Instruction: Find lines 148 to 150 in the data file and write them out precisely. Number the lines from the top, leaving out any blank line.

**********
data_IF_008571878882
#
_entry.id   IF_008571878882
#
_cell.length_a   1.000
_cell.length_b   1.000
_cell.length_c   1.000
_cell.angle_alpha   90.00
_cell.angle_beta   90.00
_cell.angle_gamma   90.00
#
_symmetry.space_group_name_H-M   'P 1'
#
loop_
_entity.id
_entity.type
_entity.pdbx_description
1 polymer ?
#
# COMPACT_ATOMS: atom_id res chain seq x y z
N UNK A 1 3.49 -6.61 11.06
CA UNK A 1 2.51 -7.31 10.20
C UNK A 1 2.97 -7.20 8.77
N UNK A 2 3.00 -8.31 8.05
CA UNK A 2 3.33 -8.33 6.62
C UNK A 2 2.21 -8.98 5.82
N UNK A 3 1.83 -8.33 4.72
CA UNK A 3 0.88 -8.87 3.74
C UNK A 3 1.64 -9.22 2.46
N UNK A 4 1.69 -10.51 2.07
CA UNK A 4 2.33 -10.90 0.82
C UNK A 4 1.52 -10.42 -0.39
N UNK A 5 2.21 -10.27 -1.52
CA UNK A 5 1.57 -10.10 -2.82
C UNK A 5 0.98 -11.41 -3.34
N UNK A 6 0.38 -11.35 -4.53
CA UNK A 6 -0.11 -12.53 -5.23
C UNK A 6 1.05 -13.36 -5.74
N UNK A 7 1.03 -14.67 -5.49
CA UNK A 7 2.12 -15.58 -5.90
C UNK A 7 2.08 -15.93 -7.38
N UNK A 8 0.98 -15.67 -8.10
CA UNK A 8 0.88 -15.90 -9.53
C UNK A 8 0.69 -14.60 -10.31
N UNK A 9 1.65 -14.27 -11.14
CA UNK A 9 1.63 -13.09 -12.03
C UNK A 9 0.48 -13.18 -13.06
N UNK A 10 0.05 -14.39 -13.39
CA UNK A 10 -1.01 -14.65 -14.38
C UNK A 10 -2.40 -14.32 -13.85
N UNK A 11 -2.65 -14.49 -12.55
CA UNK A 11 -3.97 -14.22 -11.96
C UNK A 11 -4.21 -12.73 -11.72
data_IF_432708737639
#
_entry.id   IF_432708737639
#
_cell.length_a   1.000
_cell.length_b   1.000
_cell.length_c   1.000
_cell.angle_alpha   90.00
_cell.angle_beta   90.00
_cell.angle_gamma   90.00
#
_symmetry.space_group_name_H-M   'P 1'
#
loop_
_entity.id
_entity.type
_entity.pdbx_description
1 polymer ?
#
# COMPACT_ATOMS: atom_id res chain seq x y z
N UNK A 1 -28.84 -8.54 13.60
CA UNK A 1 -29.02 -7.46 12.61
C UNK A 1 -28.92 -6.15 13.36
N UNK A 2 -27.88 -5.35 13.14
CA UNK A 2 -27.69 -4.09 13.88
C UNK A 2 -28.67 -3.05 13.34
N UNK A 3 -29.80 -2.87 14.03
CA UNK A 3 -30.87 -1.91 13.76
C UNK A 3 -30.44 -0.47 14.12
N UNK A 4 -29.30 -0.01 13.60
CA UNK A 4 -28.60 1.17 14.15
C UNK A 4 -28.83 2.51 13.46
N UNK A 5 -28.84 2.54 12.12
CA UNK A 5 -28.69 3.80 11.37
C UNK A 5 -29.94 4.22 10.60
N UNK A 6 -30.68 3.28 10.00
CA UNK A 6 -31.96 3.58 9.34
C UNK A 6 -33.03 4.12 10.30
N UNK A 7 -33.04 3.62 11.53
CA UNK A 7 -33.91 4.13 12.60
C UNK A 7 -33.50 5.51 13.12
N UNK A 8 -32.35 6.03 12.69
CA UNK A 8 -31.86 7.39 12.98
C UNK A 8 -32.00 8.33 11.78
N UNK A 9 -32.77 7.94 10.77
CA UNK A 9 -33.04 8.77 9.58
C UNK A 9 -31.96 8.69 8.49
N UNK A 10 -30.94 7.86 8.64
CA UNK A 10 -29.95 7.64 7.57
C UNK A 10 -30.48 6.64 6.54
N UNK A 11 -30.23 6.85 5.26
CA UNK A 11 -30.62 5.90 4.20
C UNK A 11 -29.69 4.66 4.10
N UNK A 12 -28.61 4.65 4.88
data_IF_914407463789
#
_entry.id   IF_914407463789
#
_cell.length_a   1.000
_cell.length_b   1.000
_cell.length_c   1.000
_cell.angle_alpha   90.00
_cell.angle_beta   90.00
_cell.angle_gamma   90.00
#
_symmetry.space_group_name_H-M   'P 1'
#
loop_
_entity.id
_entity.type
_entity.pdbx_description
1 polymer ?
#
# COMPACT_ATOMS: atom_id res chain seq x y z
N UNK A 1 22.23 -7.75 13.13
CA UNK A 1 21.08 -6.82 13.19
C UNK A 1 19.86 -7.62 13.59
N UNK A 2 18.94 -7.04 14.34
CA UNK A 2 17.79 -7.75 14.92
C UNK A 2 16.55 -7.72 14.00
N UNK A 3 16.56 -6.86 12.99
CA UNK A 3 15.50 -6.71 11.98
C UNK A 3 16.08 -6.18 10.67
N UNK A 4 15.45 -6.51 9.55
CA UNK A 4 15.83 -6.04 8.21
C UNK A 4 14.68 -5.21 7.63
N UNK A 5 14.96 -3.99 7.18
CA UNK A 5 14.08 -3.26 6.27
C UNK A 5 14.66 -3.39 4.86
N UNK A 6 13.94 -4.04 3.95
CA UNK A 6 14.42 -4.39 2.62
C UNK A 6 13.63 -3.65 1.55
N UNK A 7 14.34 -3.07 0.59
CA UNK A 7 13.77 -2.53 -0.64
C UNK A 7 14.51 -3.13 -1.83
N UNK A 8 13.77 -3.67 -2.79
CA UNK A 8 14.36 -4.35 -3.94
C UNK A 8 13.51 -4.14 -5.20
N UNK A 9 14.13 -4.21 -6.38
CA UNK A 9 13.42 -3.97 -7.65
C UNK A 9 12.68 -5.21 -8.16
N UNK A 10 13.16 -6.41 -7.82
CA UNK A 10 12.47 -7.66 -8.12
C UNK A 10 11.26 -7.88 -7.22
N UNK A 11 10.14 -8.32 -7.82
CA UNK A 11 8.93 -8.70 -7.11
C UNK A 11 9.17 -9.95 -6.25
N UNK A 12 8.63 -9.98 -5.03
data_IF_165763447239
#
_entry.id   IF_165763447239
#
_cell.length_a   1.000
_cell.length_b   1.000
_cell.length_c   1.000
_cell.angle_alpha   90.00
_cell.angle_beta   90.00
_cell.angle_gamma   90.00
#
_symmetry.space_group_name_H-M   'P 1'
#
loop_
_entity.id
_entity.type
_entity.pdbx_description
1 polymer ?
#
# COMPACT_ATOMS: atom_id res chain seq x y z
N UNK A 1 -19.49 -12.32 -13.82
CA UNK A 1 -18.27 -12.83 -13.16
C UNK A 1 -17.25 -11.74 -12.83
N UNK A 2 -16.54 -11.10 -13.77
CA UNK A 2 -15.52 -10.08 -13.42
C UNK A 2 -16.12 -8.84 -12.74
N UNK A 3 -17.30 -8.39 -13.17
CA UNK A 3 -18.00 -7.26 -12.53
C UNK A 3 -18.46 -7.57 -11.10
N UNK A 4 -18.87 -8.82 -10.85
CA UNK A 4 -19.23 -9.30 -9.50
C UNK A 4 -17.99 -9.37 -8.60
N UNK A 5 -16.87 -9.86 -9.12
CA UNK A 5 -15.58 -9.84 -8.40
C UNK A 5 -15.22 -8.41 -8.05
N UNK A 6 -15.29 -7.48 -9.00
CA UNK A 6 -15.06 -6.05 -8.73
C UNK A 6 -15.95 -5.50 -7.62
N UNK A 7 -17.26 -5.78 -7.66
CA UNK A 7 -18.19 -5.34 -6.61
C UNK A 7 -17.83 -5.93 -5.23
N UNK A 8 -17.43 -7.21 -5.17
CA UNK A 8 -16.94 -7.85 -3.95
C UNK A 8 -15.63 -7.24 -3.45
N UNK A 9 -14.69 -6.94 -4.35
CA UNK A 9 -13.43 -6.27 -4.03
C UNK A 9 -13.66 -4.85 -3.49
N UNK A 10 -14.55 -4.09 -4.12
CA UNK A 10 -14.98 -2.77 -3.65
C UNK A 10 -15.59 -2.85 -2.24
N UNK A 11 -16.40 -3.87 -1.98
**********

C UNK A 7 14.51 -3.13 -1.83
N UNK A 8 13.77 -3.67 -2.79
CA UNK A 8 14.36 -4.35 -3.94